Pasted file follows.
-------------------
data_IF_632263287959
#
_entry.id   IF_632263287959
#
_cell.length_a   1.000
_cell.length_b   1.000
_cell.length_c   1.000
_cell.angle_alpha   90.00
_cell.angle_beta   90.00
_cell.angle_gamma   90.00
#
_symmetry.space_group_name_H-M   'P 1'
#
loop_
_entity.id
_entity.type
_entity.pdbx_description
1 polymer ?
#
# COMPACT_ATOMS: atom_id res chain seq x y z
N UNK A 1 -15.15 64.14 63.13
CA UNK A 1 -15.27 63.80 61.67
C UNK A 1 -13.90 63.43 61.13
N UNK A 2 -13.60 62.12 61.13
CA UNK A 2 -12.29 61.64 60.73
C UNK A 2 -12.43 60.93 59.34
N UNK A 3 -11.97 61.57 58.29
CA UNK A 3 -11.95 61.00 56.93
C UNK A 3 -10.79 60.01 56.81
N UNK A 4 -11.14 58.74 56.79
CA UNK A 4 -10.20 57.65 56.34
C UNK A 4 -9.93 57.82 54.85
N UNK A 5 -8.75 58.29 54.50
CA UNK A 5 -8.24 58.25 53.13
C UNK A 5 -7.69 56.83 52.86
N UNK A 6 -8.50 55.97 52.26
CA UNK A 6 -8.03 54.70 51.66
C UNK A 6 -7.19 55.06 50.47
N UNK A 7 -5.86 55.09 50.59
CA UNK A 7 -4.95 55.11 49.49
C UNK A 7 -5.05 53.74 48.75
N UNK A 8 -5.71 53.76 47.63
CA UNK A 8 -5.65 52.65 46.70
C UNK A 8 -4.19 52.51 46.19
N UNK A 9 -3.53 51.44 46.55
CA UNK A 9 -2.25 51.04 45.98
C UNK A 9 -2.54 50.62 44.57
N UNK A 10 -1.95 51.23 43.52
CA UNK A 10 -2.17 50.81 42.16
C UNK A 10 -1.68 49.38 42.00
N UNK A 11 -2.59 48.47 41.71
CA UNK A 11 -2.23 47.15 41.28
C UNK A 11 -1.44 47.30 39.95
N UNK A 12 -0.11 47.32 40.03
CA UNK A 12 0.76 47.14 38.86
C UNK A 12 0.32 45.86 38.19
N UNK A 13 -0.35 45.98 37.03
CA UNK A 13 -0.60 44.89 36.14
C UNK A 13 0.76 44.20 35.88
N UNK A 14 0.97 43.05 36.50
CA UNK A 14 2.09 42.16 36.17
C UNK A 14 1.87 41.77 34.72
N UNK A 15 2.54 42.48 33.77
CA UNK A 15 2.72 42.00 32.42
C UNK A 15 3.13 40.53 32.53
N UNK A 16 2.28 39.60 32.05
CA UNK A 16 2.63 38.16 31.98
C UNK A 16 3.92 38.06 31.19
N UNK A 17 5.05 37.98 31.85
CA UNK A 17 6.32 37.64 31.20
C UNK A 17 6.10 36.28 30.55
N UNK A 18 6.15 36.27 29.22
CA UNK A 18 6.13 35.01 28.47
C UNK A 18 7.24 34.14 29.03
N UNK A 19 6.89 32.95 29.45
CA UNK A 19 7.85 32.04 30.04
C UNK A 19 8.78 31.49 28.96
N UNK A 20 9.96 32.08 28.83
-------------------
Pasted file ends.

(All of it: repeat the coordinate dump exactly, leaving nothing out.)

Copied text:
data_IF_632263287959
#
_entry.id   IF_632263287959
#
_cell.length_a   1.000
_cell.length_b   1.000
_cell.length_c   1.000
_cell.angle_alpha   90.00
_cell.angle_beta   90.00
_cell.angle_gamma   90.00
#
_symmetry.space_group_name_H-M   'P 1'
#
loop_
_entity.id
_entity.type
_entity.pdbx_description
1 polymer ?
#
# COMPACT_ATOMS: atom_id res chain seq x y z
N UNK A 1 -15.15 64.14 63.13
CA UNK A 1 -15.27 63.80 61.67
C UNK A 1 -13.90 63.43 61.13
N UNK A 2 -13.60 62.12 61.13
CA UNK A 2 -12.29 61.64 60.73
C UNK A 2 -12.43 60.93 59.34
N UNK A 3 -11.97 61.57 58.29
CA UNK A 3 -11.95 61.00 56.93
C UNK A 3 -10.79 60.01 56.81
N UNK A 4 -11.14 58.74 56.79
CA UNK A 4 -10.20 57.65 56.34
C UNK A 4 -9.93 57.82 54.85
N UNK A 5 -8.75 58.29 54.50
CA UNK A 5 -8.24 58.25 53.13
C UNK A 5 -7.69 56.83 52.86
N UNK A 6 -8.50 55.97 52.26
CA UNK A 6 -8.03 54.70 51.66
C UNK A 6 -7.19 55.06 50.47
N UNK A 7 -5.86 55.09 50.59
CA UNK A 7 -4.95 55.11 49.49
C UNK A 7 -5.05 53.74 48.75
N UNK A 8 -5.71 53.76 47.63
CA UNK A 8 -5.65 52.65 46.70
C UNK A 8 -4.19 52.51 46.19
N UNK A 9 -3.53 51.44 46.55
CA UNK A 9 -2.25 51.04 45.98
C UNK A 9 -2.54 50.62 44.57
N UNK A 10 -1.95 51.23 43.52
CA UNK A 10 -2.17 50.81 42.16
C UNK A 10 -1.68 49.38 42.00
N UNK A 11 -2.59 48.47 41.71
CA UNK A 11 -2.23 47.15 41.28
C UNK A 11 -1.44 47.30 39.95
N UNK A 12 -0.11 47.32 40.03
CA UNK A 12 0.76 47.14 38.86
C UNK A 12 0.32 45.86 38.19
N UNK A 13 -0.35 45.98 37.03
CA UNK A 13 -0.60 44.89 36.14
C UNK A 13 0.76 44.20 35.88
N UNK A 14 0.97 43.05 36.50
CA UNK A 14 2.09 42.16 36.17
C UNK A 14 1.87 41.77 34.72
N UNK A 15 2.54 42.48 33.77
CA UNK A 15 2.72 42.00 32.42
C UNK A 15 3.13 40.53 32.53
N UNK A 16 2.28 39.60 32.05
CA UNK A 16 2.63 38.16 31.98
C UNK A 16 3.92 38.06 31.19
N UNK A 17 5.05 37.98 31.85
CA UNK A 17 6.32 37.64 31.20
C UNK A 17 6.10 36.28 30.55
N UNK A 18 6.15 36.27 29.22
CA UNK A 18 6.13 35.01 28.47
C UNK A 18 7.24 34.14 29.03
N UNK A 19 6.89 32.95 29.45
CA UNK A 19 7.85 32.04 30.04
C UNK A 19 8.78 31.49 28.96
N UNK A 20 9.96 32.08 28.83